If something is polymorphic, it has many shapes.
In computer science, polymorphism is a
programming language feature that
allows values of different data types
to be handled using a uniform
As this link explains, there are different types of polymorphism. Ad-hoc polymorphism is what we call it when an interface defines different implementations depending on a limited range of individually specified types and combinations. Function overloading and default parameters is a great example of this.
Universal polymorphism is split into parametric polymorphism (when an interface is type independent - templates is a good example of this) and inclusion polymorphism (when one data type can be treated as another, i.e. the typical OOP polymorphism where a derived class may be treated as a base class).
When it comes to the default function arguments in C++, the ad-hoc polymorphism is quite obvious. The universal polymorphism might come from the fact that you can use C++'s inclusion polymorphic features with the function arguments:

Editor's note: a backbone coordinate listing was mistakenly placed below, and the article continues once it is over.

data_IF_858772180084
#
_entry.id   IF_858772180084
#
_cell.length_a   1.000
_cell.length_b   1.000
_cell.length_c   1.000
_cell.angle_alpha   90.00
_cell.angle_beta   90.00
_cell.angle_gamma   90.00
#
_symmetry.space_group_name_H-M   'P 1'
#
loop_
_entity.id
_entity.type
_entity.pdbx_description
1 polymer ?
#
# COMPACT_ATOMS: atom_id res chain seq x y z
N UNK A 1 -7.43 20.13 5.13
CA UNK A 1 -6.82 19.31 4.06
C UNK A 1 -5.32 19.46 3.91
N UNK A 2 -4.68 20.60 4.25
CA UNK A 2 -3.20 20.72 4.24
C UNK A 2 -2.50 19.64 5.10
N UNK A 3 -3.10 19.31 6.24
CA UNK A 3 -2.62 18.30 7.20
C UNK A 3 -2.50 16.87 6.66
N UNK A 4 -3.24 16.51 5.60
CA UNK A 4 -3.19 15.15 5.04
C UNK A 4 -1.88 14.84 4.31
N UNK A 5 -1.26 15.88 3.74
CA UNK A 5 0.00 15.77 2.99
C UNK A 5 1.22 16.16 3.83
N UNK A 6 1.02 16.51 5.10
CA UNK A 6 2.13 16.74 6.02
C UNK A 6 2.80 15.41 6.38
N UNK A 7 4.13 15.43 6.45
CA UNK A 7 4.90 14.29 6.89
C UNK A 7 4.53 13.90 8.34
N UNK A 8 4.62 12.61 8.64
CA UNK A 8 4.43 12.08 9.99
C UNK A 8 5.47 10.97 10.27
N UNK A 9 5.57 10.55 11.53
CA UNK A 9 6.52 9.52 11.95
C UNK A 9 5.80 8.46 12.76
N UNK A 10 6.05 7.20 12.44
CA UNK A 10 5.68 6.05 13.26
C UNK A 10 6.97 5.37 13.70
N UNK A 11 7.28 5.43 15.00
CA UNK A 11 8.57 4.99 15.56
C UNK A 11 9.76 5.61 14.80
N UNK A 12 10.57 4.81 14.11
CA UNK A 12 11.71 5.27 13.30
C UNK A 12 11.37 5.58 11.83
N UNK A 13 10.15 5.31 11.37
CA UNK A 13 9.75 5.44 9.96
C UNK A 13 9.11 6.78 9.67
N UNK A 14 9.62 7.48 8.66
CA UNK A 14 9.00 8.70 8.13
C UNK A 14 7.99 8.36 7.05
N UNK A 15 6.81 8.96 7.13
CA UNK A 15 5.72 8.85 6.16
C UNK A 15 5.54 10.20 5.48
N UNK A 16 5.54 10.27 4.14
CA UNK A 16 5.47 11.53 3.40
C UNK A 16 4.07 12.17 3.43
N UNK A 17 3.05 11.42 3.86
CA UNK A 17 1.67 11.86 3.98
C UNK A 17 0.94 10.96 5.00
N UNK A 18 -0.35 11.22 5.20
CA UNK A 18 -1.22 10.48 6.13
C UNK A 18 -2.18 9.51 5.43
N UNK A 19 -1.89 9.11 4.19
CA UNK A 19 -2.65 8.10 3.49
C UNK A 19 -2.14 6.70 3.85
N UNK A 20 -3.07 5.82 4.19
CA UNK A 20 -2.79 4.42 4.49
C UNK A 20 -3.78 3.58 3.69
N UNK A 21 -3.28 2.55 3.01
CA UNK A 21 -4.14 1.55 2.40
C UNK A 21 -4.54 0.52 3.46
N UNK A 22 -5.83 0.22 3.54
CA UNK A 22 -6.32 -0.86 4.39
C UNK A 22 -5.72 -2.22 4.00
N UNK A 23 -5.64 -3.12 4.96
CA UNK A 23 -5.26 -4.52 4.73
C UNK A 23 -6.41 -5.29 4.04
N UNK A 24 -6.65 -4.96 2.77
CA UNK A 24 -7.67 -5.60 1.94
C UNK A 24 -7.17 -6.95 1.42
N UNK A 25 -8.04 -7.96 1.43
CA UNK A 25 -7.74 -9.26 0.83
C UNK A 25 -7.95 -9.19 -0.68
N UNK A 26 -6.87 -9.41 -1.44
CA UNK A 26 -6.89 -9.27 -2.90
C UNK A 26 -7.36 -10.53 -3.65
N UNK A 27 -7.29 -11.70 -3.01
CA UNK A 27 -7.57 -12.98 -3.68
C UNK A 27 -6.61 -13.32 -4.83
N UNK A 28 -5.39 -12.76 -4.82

void a_function (const char* print_me, Car* pCar = NULL)
std::cout << print_me << std::endl;
Now, we could call the function like this:
and it would simply print "Hello World!", or we can call it like this:
a_function("Hello World!", &mycar);
and it would also drive the car. That is ad-hoc polymorphism. Due to C++'s inclusion polymorphism you can also do this:
class DieselTruck : public Car
and call it like this:
a_function("Hello Earth!", &mytruck);
and it would drive the truck (if the classes were correctly set up, of course - virtual functions and all that). So you can mix ad-hoc and universal polymorphism in functions that way. Whether this is what your professor is thinking about or not, I do not know. It is not directly connected to default arguments - i.e. you can do this perfectly fine without them, but then again, I can't see how you could accomplish universal polymorphism in C++ using only default arguments.